• 15. Magnetic Wall Approximation (cont.)ˆnhxyˆnLWsJˆt0 ( )tH = PMCSince the magnetic field isapproximately independent of z,we have an approximate PMCcondition on the edge.PMC
  • 16. ˆnhxyˆnLWsJˆtHence,PMC0zEn∂=∂( ) ( )( )1ˆ, ,zH x y z E x yjωμ= ×∇( )ˆ , 0n H x y× =( )( )ˆ ˆ , 0zn z E x y× ×∇ =( )( )ˆˆ , 0zz n E x y⋅∇ =Magnetic Wall Approximation (cont.)
  • 17. Resonance Frequencies2 20z zE k E∇ + =cos coszm x n yEL Wπ π⎛ ⎞ ⎛ ⎞= ⎜ ⎟ ⎜ ⎟⎝ ⎠ ⎝ ⎠2 220zm nk EL Wπ π⎡ ⎤⎛ ⎞ ⎛ ⎞− − + =⎢ ⎥⎜ ⎟ ⎜ ⎟⎝ ⎠ ⎝ ⎠⎢ ⎥⎣ ⎦Hence2 220m nkL Wπ π⎡ ⎤⎛ ⎞ ⎛ ⎞− − + =⎢ ⎥⎜ ⎟ ⎜ ⎟⎝ ⎠ ⎝ ⎠⎢ ⎥⎣ ⎦xyLW(x0, y0)From separation of variables:(TMmn mode)
  • 18. Resonance Frequencies (cont.)2 22 m nkL Wπ π⎛ ⎞ ⎛ ⎞= +⎜ ⎟ ⎜ ⎟⎝ ⎠ ⎝ ⎠0 0 rk ω μ ε ε=Recall that2 fω π=Hence2 22 rc m nfL Wπ ππ ε⎛ ⎞ ⎛ ⎞= +⎜ ⎟ ⎜ ⎟⎝ ⎠ ⎝ ⎠ 0 01/c μ ε=xyLW(x0, y0)
  • 19. 2 22mnrc m nfL Wπ ππ ε⎛ ⎞ ⎛ ⎞= +⎜ ⎟ ⎜ ⎟⎝ ⎠ ⎝ ⎠Hence mnf f=(resonance frequency of(m, n) mode)Resonance Frequencies (cont.)xyLW(x0, y0)
  • 20. (1,0) ModeThis mode is usually used because theradiation pattern has a broadside beam.1012 rcfLε⎛ ⎞= ⎜ ⎟⎝ ⎠coszxELπ⎛ ⎞= ⎜ ⎟⎝ ⎠01ˆ sinsxJ xj L Lπ πωμ⎛ ⎞− ⎛ ⎞ ⎛ ⎞= ⎜ ⎟⎜ ⎟ ⎜ ⎟⎝ ⎠ ⎝ ⎠⎝ ⎠This mode acts as a widemicrostrip line (width W)that has a resonant lengthof 0.5 guided wavelengthsin the x direction.xyLWcurrent
  • 21. Basic Properties of Microstrip AntennasThe resonance frequency is controlled by the patchlength L and the substrate permittivity.Resonance Frequency1012rcfLε⎛ ⎞= ⎜ ⎟⎝ ⎠Note: a higher substrate permittivity allows for a smallerantenna (miniaturization) – but lower bandwidth.Approximately,Note: this is equivalent to saying thatthe length L is one-half of awavelength in the dielectric:0 / 2/ 2drLλλε= =kL π=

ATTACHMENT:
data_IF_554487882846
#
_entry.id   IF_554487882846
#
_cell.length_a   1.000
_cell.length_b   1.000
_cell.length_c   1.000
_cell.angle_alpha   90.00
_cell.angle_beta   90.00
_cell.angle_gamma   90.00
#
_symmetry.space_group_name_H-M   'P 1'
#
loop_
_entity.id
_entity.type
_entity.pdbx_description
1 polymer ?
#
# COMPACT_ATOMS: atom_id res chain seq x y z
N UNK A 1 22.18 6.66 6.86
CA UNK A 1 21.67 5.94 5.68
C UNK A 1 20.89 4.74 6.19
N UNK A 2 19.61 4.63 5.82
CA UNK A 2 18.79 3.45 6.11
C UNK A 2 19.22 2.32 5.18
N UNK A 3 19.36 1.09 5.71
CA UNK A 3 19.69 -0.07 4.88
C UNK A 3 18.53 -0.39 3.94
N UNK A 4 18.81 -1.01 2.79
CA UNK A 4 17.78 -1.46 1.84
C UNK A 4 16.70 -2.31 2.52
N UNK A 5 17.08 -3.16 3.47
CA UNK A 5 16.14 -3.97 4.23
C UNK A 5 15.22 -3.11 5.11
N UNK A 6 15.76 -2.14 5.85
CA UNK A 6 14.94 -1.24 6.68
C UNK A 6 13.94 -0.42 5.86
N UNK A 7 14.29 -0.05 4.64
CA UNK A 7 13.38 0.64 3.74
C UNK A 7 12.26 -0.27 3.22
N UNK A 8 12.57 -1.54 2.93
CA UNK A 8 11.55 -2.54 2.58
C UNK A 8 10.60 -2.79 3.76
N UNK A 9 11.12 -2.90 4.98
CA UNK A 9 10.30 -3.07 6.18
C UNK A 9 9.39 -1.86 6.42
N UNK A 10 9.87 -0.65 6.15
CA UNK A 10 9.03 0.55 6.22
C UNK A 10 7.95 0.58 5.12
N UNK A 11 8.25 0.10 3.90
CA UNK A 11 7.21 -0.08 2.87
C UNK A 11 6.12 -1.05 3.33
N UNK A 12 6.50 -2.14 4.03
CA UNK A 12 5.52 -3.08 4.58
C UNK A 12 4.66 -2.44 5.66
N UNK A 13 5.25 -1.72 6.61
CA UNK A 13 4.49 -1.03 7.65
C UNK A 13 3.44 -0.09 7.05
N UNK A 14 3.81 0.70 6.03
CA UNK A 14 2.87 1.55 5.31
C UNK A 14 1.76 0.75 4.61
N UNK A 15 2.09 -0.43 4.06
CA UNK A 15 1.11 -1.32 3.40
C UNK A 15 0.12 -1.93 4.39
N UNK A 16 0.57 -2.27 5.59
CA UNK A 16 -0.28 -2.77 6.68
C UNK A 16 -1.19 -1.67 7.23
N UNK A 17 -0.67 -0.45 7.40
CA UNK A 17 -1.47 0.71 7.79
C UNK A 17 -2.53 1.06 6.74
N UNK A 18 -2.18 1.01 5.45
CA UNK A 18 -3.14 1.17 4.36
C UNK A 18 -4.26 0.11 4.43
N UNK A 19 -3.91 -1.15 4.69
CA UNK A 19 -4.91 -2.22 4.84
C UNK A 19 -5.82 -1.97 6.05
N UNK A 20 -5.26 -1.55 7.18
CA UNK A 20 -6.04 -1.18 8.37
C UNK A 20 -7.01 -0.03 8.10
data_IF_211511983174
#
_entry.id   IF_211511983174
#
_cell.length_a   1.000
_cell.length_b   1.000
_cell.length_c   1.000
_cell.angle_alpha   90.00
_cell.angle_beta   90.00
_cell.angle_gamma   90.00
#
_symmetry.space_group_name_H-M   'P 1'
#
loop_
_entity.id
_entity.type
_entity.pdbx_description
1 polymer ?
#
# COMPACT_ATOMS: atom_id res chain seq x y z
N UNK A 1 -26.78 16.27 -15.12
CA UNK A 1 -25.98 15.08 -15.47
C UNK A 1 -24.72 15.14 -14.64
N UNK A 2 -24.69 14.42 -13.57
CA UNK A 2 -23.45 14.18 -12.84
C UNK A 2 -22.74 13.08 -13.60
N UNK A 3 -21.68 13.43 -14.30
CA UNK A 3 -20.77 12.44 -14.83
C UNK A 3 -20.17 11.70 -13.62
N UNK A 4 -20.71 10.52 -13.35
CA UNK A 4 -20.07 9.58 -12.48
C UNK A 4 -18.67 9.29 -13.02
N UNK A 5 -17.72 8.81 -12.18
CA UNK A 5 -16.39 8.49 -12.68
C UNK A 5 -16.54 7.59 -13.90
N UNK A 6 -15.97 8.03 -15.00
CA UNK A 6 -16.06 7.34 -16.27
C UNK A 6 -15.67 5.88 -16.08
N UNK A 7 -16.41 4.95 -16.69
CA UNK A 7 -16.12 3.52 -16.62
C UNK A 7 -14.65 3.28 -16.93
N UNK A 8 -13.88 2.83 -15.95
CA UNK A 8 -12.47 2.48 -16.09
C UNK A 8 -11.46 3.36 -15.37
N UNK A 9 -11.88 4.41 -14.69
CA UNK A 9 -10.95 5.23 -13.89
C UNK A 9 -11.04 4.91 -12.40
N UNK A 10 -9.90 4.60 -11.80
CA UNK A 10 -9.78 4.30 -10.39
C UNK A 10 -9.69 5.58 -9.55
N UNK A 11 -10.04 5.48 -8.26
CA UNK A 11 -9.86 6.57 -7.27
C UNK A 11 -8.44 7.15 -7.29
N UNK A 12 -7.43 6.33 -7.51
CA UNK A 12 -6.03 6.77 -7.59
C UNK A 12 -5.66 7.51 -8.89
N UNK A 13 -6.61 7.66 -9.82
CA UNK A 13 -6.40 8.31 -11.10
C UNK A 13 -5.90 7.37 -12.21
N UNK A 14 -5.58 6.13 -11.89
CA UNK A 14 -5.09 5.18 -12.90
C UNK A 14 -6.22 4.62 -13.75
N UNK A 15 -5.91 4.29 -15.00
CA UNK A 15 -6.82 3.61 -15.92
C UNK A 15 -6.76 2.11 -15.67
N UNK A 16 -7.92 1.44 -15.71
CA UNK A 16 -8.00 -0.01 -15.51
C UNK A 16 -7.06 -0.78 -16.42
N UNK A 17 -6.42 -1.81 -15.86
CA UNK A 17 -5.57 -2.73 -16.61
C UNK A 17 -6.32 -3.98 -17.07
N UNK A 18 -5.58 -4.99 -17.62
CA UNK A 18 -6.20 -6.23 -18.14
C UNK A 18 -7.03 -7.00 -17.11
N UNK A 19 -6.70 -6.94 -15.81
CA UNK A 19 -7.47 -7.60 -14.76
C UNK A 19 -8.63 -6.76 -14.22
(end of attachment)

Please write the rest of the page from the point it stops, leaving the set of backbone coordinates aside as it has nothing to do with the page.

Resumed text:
• 22. The calculation can be improved by adding a“fringing length extension” ΔL to each edge of thepatch to get an “effective length” Le .Resonance Frequency (cont.)1012 ercfLε⎛ ⎞= ⎜ ⎟⎝ ⎠2eL L L= + ΔyxLLeΔLΔL
  • 23. Resonance Frequency (cont.)Hammerstad formula:( )( )0.3 0.264/ 0.4120.258 0.8effreffrWhL hWhεε⎡ ⎤⎛ ⎞+ +⎜ ⎟⎢ ⎥⎝ ⎠⎢ ⎥Δ =⎛ ⎞⎢ ⎥− +⎜ ⎟⎢ ⎥⎝ ⎠⎣ ⎦1/21 11 122 2eff r rrhWε εε−⎡ ⎤+ −⎛ ⎞ ⎛ ⎞= + + ⎜ ⎟⎜ ⎟⎢ ⎥⎝ ⎠⎝ ⎠⎣ ⎦
  • 24. Resonance Frequency (cont.)Note: 0.5L hΔ ≈This is a good “rule of thumb.”
  • 25. 0 0.01 0.02 0.03 0.04 0.05 0.06 0.07h / λ00.750.80.850.90.951NORMALIZEDFREQUENCY HammerstadMeasuredW/ L = 1.5εr = 2.2The resonance frequency has been normalizedby the zero-order value (without fringing):fN = f / f0Results: resonance frequency
  • 26. Basic Properties of Microstrip Antennas• The bandwidth is directly proportional to substratethickness h.• However, if h is greater than about 0.05 λ0 , the probeinductance becomes large enough so that matching isdifficult.• The bandwidth is inversely proportional to εr (a foamsubstrate gives a high bandwidth).Bandwidth: substrate effects
  • 27. Basic Properties of Microstrip Antennas• The bandwidth is directly proportional to the width W.Bandwidth: patch geometryNormally W < 2L because of geometry constraints:W = 1.5 L is typical.
  • 28. Basic Properties of Microstrip AntennasBandwidth: typical results• For a typical substrate thickness (h / λ0 = 0.02), and atypical substrate permittivity (εr = 2.2) the bandwidth isabout 3%.• By using a thick foam substrate, bandwidth of about10% can be achieved.• By using special feeding techniques (aperture coupling)and stacked patches, bandwidth of over 50% have beenachieved.
  • 29. 0 0.01 0.02 0.03 0.04 0.05 0.06 0.07 0.08 0.09 0.1h / λ0051015202530BANDWIDTH(%)εr2.2= 10.8W/ L = 1.5εr = 2.2 or 10.8Results: bandwidthThe discrete data points are measured values. The solid curves arefrom a CAD formula.